Knox Mayor Rick Chambers informed the city council this week that a new crossing guard is needed for the new school year. It’s a part time position and the candidate will be required to assist children in the morning and in the afternoon at the intersection at Main Street and Culver Road all school year. Any interested candidates can call the mayor’s office at 772-4553.
The Knox City Council held more discussion on the 2015 salary ordinance during their meeting this week.
Councilman Don Kring had concerns about the budget and making cuts to the budget. He expressed that he wants to see a raise for the employees but he would hate to see things in the budget that would have to be cut because of the raise.
There was no further discussion. The minimum height any grass or rank vegetation may reach before being subject to an ordinance violation is eight inches. If there is a violation, the penalty will be $75. Any ignorance of the warnings given will result in a contractor mowing the property and a tax lien filed against the property owner.
The Knox City Council will meet tonight where more discussion will be held concerning two ordinances.
The tall grass ordinance is expected to be passed on third and final reading. At the last council meeting, the council members agreed to change the height from six to eight inches as the benchmark for needing to mow grass or rank vegetation. The other change the council members approved was an additional penalty. The current ordinance has a fine of $25 for any person who violates the ordinance. The members approved an increase to $75 for the violation.
Chambers told the Knox City Council members this week that with the fireworks committee’s fundraisers, gate collections, donations from the three county commissioners, several monetary donations from businesses and individuals, the town of Hamlet and a generous donation from the town of North Judson, the only loss the city of Knox will realize is $767. The show was $8,550 and $7,783 was collected.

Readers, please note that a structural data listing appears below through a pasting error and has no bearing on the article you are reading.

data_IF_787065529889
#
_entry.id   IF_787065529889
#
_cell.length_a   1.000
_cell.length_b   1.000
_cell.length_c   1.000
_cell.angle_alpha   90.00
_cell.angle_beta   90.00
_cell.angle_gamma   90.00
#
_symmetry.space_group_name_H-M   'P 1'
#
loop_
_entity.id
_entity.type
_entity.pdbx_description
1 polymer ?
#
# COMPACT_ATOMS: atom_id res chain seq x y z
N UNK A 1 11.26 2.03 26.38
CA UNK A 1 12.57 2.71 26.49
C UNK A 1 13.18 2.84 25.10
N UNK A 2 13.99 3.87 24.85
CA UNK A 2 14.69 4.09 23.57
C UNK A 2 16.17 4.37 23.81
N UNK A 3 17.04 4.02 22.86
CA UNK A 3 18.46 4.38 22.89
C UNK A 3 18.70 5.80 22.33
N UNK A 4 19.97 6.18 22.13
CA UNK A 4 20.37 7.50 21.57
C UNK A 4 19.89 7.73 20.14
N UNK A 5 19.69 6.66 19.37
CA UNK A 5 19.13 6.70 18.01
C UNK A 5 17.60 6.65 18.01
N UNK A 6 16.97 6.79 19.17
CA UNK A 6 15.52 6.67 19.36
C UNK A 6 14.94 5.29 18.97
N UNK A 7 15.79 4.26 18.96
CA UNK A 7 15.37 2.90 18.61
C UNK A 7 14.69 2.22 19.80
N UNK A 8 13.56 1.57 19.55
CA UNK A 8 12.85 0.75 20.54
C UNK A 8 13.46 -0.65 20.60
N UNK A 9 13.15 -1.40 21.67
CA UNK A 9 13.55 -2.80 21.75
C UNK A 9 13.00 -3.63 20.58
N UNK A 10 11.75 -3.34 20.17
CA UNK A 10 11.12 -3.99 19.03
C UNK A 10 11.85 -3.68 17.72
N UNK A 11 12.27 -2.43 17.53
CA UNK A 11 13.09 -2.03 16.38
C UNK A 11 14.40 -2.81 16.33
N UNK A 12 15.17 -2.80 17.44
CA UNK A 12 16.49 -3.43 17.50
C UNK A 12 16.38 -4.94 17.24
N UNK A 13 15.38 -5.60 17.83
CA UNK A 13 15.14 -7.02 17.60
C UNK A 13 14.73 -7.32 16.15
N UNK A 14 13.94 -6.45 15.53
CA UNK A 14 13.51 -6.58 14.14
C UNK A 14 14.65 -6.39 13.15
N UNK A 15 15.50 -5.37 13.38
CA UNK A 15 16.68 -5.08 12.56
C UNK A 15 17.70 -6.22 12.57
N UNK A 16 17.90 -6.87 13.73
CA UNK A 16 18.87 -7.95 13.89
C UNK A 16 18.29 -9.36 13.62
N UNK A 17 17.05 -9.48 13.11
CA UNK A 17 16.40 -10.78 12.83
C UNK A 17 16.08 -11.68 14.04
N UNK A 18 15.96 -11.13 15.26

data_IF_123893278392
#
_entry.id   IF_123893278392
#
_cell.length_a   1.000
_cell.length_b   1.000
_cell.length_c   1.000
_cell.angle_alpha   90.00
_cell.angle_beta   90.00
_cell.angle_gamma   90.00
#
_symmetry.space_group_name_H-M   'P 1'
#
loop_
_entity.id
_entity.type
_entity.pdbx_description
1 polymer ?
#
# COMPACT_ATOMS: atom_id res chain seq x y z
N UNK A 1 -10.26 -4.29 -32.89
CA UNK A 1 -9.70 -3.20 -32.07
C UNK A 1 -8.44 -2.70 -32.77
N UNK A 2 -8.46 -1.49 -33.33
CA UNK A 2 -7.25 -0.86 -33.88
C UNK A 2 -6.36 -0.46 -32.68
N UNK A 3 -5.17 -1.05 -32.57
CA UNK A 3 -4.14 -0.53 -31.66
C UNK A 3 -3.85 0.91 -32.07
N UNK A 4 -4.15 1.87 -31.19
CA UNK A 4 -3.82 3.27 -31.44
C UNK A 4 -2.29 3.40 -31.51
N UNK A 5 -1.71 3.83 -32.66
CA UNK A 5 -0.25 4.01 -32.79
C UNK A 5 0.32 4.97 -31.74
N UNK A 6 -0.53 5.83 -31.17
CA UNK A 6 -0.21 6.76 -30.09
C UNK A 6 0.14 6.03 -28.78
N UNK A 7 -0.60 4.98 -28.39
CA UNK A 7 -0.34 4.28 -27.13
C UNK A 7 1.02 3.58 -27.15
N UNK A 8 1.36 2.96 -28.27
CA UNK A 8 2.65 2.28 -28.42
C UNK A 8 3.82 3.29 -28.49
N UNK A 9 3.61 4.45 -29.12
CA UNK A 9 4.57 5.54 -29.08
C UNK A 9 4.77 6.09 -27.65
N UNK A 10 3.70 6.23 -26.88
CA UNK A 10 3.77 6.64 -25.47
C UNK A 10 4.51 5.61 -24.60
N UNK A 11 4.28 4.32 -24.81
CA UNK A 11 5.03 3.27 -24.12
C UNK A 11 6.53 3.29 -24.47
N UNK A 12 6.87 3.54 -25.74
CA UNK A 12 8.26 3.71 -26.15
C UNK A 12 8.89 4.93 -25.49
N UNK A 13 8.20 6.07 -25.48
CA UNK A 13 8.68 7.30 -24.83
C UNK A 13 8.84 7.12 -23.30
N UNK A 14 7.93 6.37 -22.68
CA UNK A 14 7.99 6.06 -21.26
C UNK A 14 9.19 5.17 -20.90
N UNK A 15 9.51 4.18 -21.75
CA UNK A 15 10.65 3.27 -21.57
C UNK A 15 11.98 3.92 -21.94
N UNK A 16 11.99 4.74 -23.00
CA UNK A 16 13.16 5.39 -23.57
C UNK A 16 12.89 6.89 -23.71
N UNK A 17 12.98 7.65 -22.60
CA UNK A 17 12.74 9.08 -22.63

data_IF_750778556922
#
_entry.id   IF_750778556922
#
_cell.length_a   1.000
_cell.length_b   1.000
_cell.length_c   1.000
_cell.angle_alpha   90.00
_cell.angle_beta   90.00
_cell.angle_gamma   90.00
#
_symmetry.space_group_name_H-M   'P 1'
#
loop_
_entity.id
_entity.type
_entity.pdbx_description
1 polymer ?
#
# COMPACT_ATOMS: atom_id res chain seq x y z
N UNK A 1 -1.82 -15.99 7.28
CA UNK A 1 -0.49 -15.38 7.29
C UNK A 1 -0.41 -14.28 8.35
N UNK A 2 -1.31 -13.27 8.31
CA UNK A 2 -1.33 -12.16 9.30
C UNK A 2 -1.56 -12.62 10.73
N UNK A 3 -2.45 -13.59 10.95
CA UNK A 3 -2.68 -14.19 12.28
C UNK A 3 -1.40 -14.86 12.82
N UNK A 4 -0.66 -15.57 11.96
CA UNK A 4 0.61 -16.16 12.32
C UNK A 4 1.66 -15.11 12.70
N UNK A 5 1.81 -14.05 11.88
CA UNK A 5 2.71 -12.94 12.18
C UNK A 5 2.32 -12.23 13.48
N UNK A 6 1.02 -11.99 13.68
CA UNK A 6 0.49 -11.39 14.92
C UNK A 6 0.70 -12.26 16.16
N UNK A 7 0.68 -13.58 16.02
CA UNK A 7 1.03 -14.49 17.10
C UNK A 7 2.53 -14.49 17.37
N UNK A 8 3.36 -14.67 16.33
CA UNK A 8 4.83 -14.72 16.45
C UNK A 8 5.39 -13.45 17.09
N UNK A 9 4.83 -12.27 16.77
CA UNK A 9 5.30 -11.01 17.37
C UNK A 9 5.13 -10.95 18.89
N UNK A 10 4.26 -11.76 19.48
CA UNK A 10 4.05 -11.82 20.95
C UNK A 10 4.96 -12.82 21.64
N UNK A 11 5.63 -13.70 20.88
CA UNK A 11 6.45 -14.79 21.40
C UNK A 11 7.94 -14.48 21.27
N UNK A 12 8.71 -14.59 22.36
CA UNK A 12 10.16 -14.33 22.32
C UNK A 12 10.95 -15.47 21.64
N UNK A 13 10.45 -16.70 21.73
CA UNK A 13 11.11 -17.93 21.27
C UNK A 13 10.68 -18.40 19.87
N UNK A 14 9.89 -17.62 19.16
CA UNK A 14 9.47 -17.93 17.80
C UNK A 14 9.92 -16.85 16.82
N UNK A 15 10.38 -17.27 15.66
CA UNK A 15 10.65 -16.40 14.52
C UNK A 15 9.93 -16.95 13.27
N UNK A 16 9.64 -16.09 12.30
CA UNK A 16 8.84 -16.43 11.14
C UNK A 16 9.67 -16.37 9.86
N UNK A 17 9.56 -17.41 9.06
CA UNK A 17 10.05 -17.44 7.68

The Knox City Council learned this week of ongoing vandalism at Wythogan Park.
Park Superintendent George Byer has informed authorities that there is some form of vandalism at the park on a constant basis. Recently a picnic table was thrown into the river, a toilet was blown up by a firecracker, two fountains were destroyed and the cannon in the park has also suffered damage from vandals.
As promised, Clerk-Treasurer Jeff Houston provided the city council members with a total cost of what a three percent salary increase would look like. The cost came to $43,642 for all employees. Houston explained that the cost of living increase was determined to be 1.5 percent and a 6.5 increase in insurance is expected for next year. The proposed salary increase would likely cover those statistics.
The issue of how tall grass and rank vegetation has to be before a notice is sent to the property owner was discussed. The previously discussed height was six inches, but the council members ultimately increased the height requirement to eight inches. If a property is not maintained with this mandate, the city will send a notice and if it is not taken care of within five days the city will send a contractor to the home and mow the property. A bill will be sent to the property owner for the cost of the maintenance. If the bill is not paid, a lien will be placed on the owner’s property taxes to recoup the cost. An additional administrative cost of $15 will be assessed.
The Knox City Council will meet tonight to talk more about two ordinances that were approved on the first reading during their last meeting.
The council members will discuss the tall grass ordinance. They had a question about the penalties involved with the non-removal of rank vegetation so that issue will be tackled tonight. Another issue will be the number of days that would be allowed before the city would go in and mow the property. The second reading on that ordinance is on the agenda tonight.
Knox Mayor Rick Chambers told the city council members in a recent meeting that he has been approached about driving gators, an off-road vehicle, in the city limits.
He said the city’s ordinance is pretty clear, although more research will be done to see if it needs updated.
The Knox City Council could soon discuss an ordinance regulating semi parking in the city limits.